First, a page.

Baroness Chalker of Wallasey: My Lords, I am all for encouraging young people to see the value of the celebrations, but I am not sure that a day free from lessons would help them in the long term. It may be that there should be a little more school and a few more apples.

Lord Braine of Wheatley: My Lords, will my noble friend acknowledge not only the existence of the Commonwealth Parliamentary Association, to which every Commonwealth country is associated, but also the great value of its work in spreading understanding of the Commonwealth? Does she not agree that some of the questions raised today are rather odd in view of the work of that association?

Baroness Chalker of Wallasey: My Lords, as all of us who have attended the annual conferences and seminars of the Commonwealth Parliamentary

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Association know so well, it is an invaluable organisation. However, in my answers I was trying to stick to the original Question on the Order Paper.

Lord Molloy: My Lords, bearing in mind that the Commonwealth Parliamentary Association is--

Noble Lords: Next Question!

The Lord Privy Seal (Viscount Cranborne): My Lords, I apologise to the noble Lord. I am conscious of the fact that we do not have much time left. I wonder whether he will allow us to proceed.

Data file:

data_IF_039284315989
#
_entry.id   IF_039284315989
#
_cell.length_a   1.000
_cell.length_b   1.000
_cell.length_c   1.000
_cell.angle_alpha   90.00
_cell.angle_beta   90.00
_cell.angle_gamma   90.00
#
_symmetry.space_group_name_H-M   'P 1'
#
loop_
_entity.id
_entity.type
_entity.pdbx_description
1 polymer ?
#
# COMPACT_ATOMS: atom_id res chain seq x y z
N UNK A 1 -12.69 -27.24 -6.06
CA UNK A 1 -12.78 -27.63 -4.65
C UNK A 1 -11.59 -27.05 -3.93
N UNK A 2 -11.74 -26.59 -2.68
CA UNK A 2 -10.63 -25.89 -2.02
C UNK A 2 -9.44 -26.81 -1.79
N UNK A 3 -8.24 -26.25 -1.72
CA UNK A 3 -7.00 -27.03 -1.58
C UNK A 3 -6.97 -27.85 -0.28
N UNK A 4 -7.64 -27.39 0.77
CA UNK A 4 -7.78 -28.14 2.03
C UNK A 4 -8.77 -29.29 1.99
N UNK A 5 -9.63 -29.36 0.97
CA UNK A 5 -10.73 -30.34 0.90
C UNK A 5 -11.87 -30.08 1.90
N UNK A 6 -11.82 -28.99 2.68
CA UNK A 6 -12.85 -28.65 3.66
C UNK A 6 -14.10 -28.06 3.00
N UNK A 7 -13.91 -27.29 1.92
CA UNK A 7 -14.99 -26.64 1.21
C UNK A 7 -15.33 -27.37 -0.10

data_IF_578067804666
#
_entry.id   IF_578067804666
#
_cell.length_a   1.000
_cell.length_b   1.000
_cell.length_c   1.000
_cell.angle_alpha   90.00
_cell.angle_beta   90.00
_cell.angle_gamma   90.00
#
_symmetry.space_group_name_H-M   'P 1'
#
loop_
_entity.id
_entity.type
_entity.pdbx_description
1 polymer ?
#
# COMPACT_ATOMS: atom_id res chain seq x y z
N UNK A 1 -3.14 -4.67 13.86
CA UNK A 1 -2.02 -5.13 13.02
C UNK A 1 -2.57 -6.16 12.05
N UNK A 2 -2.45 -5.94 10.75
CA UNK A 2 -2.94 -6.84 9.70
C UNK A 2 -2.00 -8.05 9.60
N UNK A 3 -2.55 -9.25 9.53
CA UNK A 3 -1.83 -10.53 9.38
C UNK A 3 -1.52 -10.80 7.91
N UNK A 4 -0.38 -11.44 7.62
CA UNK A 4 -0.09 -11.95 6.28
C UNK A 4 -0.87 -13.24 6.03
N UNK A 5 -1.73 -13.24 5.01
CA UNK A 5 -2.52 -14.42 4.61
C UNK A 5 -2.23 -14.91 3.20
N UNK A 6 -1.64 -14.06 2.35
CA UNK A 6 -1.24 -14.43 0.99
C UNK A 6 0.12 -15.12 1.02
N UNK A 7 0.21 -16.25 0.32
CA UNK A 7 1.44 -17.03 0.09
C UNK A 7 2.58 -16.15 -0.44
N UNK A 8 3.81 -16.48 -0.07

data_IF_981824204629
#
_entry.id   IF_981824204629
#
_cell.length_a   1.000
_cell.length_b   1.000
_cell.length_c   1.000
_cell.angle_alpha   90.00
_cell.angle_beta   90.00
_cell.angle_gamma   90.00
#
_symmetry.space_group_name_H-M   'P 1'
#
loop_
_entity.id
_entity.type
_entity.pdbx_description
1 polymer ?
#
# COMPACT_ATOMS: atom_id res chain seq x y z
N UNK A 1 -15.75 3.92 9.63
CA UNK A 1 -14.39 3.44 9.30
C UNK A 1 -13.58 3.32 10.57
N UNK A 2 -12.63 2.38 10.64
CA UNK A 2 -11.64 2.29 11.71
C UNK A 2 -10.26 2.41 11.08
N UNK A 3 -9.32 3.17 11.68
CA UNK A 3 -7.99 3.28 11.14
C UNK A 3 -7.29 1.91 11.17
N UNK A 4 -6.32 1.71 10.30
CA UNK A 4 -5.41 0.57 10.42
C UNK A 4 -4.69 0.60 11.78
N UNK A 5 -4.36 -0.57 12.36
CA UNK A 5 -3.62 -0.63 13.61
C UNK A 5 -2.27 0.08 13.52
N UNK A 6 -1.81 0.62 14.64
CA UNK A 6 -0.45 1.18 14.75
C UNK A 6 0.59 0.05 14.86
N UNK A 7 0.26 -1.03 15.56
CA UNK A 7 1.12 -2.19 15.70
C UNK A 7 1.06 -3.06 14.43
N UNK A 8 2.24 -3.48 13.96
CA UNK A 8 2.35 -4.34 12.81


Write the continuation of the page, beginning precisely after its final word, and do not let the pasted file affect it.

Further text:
National Engineering Laboratory: Privatisation

2.55 p.m.

Lord Haskel asked Her Majesty's Government:

    How much money the taxpayer has received as a result of the privatisation of the National Engineering Laboratory.

Lord Chesham: My Lords, as the Minister of State for Science and Technology announced on 31st October, the consideration to Her Majesty's Government for the National Engineering Laboratory was a negative £1.95 million. This may be adjusted subsequently in the light of the level of net current assets at the date of completion. The successful purchaser, Assessment Services Limited, was selected because it met fully the department's objectives for the sale and because its bid represented the best value for money option. The sale represents substantial savings to the taxpayer compared with the benchmark.

Lord Haskel: My Lords, I am sure that many noble Lords will share my dismay at the Minister's response. Is he satisfied with this arrangement, or does he share my dismay and disbelief that we have to pay £1.95 million to a firm to take away all the intellectual knowledge and the work of 223 engineers and technologists who have been with the National Engineering Laboratory for many years? Is the Minister satisfied with this arrangement?

Lord Chesham: My Lords, yes. None of the bids was for a positive sum. Assessment Services Limited was chosen as the preferred bidder because its bid fully met the department's objectives. It was better than the other bids and represented better value for money than our benchmark. The sale represents substantial savings to the taxpayer compared with the benchmark. This is a good solution for the Government and NEL. The strengths of Assessment Services Limited complement those of NEL. They plan to build on those combined strengths to produce a company which will be successful in world markets for engineering services. The department's need for flow measurement work under the national measurements system will continue to be met.